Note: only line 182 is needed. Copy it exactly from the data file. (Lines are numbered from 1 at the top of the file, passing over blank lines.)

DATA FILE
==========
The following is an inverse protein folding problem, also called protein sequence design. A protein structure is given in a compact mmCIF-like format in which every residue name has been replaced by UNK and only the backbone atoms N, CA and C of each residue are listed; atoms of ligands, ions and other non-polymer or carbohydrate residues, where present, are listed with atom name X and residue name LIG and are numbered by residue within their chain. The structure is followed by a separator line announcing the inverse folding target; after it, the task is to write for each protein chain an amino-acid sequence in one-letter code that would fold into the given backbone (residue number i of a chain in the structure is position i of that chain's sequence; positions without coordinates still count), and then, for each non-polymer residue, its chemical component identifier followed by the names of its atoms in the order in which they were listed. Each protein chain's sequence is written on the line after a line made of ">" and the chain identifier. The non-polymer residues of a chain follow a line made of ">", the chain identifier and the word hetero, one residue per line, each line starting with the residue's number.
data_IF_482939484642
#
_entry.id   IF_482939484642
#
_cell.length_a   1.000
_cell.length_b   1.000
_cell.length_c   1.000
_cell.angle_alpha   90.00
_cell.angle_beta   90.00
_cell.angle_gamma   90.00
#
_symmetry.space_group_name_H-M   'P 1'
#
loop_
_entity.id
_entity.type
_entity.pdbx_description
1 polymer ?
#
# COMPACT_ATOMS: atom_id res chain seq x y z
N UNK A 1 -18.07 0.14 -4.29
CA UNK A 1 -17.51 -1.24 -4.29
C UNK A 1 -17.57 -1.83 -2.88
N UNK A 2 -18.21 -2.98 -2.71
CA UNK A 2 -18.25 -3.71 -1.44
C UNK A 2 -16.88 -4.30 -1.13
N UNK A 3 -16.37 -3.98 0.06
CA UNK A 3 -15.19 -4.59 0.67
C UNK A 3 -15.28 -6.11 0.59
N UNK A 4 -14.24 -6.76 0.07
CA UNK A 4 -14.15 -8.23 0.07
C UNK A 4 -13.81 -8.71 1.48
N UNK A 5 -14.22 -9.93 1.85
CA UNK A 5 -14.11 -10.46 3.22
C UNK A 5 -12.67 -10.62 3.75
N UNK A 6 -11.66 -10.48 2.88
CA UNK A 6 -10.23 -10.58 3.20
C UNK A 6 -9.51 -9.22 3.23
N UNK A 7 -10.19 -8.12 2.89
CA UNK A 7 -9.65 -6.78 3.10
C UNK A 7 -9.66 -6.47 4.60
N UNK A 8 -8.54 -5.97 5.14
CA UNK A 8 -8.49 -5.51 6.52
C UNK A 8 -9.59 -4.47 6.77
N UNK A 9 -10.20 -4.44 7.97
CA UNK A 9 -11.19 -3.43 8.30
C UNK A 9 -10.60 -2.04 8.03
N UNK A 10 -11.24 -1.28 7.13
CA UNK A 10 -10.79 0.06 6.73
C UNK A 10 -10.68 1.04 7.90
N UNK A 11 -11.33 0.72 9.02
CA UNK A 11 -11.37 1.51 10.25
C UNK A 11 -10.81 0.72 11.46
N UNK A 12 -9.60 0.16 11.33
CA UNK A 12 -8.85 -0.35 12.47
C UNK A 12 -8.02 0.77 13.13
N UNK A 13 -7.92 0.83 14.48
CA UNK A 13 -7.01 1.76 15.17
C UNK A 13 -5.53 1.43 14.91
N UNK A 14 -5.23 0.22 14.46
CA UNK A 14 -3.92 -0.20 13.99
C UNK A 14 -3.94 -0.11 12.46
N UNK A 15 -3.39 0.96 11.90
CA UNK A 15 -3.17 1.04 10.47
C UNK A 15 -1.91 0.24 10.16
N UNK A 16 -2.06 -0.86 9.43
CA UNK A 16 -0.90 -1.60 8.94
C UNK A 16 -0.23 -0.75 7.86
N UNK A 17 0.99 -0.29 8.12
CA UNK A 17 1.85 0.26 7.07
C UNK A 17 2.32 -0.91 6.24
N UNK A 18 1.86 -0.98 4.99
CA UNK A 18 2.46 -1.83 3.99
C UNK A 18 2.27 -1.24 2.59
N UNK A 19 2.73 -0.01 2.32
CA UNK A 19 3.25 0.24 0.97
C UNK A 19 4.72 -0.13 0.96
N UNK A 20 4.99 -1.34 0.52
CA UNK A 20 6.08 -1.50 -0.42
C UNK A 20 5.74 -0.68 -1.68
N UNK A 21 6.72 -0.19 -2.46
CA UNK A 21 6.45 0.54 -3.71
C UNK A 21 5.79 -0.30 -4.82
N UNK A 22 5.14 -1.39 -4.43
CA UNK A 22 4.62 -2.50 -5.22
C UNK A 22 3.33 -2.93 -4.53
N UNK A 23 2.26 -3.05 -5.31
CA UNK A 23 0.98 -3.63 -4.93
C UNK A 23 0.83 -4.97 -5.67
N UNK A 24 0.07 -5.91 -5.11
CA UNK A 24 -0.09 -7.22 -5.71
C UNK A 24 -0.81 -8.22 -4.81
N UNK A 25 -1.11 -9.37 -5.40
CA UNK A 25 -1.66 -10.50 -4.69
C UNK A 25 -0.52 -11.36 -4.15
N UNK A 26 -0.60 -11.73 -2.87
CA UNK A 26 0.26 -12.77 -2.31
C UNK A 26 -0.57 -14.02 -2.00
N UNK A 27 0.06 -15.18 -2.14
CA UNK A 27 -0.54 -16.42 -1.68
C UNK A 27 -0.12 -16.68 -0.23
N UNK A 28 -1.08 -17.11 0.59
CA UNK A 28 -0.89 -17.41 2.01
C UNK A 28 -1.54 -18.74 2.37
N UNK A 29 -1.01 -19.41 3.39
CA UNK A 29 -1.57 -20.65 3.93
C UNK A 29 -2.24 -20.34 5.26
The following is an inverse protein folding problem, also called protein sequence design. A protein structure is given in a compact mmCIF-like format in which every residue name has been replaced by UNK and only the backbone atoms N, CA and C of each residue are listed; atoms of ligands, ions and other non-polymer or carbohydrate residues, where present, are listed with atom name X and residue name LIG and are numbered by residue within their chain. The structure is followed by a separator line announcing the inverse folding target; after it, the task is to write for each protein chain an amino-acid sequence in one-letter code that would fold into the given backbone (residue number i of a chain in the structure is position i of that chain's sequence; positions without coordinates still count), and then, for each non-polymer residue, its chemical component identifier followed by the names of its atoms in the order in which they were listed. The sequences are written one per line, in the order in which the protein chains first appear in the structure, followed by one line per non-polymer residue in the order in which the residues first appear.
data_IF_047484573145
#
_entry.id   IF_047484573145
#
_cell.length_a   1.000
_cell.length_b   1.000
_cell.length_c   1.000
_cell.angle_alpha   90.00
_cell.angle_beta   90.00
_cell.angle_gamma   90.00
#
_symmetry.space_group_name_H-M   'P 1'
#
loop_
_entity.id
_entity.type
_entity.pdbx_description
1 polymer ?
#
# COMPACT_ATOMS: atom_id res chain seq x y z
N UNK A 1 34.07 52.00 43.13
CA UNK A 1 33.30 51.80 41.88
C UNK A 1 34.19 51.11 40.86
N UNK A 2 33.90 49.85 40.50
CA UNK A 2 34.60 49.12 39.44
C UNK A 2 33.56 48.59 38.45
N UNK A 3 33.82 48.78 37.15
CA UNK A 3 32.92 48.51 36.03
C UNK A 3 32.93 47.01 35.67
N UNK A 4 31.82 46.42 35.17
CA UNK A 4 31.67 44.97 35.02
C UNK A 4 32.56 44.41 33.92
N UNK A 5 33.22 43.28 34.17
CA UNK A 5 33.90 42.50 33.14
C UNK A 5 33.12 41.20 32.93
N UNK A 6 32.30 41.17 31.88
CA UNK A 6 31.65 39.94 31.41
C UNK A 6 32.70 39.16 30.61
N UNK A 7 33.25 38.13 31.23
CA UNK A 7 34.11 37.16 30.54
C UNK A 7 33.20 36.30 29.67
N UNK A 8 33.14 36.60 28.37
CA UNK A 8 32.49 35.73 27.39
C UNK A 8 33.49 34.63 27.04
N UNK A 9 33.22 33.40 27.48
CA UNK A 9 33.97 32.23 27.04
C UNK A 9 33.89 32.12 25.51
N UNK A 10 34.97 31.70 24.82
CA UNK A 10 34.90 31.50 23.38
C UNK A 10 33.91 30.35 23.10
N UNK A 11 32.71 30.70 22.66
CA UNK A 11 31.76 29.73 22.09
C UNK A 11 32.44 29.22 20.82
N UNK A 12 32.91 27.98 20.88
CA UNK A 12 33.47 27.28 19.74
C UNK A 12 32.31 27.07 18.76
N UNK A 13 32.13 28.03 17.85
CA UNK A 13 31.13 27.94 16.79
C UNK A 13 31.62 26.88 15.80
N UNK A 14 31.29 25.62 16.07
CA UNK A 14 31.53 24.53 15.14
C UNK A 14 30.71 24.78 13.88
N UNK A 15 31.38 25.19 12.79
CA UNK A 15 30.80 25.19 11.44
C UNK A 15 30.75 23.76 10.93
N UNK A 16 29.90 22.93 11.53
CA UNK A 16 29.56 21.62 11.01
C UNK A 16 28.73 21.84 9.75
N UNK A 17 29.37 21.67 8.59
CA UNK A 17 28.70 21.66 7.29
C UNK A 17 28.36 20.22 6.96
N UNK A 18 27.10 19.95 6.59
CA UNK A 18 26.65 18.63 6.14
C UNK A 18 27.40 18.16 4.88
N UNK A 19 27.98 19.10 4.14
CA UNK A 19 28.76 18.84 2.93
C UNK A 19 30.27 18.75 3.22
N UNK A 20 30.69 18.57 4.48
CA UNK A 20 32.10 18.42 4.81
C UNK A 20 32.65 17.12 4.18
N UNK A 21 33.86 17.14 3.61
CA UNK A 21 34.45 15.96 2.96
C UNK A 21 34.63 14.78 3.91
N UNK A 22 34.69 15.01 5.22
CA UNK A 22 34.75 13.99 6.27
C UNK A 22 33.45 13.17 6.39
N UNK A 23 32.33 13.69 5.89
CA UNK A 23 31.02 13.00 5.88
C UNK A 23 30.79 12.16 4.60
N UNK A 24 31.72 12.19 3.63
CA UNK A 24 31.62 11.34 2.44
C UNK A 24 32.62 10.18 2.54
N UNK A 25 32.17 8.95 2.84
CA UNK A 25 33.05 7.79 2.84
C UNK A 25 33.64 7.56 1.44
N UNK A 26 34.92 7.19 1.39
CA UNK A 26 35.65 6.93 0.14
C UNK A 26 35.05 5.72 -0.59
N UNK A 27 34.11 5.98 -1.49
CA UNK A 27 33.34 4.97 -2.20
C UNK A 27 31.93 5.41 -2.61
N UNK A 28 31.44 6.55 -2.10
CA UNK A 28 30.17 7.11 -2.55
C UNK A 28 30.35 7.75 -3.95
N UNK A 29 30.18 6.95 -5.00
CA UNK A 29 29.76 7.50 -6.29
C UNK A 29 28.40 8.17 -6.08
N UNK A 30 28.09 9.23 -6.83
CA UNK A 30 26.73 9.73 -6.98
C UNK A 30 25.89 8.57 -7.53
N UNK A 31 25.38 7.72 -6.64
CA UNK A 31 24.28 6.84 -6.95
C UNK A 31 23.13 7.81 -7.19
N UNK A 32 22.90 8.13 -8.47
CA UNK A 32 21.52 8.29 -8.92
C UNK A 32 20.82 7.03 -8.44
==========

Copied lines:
CA UNK A 18 26.65 18.63 6.14